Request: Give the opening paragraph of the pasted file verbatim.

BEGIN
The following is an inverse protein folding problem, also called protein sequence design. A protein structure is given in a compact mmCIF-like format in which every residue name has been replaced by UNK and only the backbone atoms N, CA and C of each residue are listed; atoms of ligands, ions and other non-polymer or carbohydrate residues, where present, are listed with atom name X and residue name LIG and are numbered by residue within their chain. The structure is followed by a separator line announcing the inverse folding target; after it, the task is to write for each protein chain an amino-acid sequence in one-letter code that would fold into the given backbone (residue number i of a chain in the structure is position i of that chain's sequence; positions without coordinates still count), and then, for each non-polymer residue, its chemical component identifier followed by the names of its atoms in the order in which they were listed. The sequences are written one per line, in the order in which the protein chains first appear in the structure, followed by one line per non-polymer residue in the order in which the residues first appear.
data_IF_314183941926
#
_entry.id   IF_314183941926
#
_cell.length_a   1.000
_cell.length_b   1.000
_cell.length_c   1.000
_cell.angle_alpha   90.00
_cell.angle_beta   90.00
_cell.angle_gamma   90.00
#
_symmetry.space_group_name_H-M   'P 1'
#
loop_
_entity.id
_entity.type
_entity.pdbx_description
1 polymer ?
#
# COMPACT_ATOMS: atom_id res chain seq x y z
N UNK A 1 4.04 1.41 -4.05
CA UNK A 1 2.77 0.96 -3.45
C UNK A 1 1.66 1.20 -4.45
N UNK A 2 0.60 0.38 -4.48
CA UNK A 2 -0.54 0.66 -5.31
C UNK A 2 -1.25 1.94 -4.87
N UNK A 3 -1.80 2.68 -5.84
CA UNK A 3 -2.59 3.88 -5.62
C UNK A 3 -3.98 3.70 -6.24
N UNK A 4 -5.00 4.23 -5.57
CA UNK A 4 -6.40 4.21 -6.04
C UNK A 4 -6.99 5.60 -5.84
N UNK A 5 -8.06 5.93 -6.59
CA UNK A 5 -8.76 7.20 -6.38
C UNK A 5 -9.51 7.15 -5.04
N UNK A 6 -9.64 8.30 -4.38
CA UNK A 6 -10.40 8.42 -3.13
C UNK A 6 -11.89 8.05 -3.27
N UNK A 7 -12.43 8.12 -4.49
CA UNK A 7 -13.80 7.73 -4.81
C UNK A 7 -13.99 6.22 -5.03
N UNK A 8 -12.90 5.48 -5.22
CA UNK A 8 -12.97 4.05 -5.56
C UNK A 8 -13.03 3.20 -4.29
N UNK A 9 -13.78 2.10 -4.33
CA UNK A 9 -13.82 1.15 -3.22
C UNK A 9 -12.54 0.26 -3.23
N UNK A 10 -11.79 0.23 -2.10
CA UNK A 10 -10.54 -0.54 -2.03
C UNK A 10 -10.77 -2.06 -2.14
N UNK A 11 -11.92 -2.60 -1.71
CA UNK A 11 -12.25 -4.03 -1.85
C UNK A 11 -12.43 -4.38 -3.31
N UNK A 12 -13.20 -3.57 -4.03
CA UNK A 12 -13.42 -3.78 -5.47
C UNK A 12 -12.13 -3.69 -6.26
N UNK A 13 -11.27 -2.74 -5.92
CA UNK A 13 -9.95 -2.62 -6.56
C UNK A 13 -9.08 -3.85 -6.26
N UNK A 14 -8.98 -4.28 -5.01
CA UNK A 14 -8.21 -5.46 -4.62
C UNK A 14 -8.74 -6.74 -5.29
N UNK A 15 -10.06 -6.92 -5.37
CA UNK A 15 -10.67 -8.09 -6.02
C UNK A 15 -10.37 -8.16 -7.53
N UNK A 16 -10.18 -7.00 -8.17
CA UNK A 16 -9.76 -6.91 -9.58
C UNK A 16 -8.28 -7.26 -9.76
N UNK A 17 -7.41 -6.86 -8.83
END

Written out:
The following is an inverse protein folding problem, also called protein sequence design. A protein structure is given in a compact mmCIF-like format in which every residue name has been replaced by UNK and only the backbone atoms N, CA and C of each residue are listed; atoms of ligands, ions and other non-polymer or carbohydrate residues, where present, are listed with atom name X and residue name LIG and are numbered by residue within their chain. The structure is followed by a separator line announcing the inverse folding target; after it, the task is to write for each protein chain an amino-acid sequence in one-letter code that would fold into the given backbone (residue number i of a chain in the structure is position i of that chain's sequence; positions without coordinates still count), and then, for each non-polymer residue, its chemical component identifier followed by the names of its atoms in the order in which they were listed. The sequences are written one per line, in the order in which the protein chains first appear in the structure, followed by one line per non-polymer residue in the order in which the residues first appear.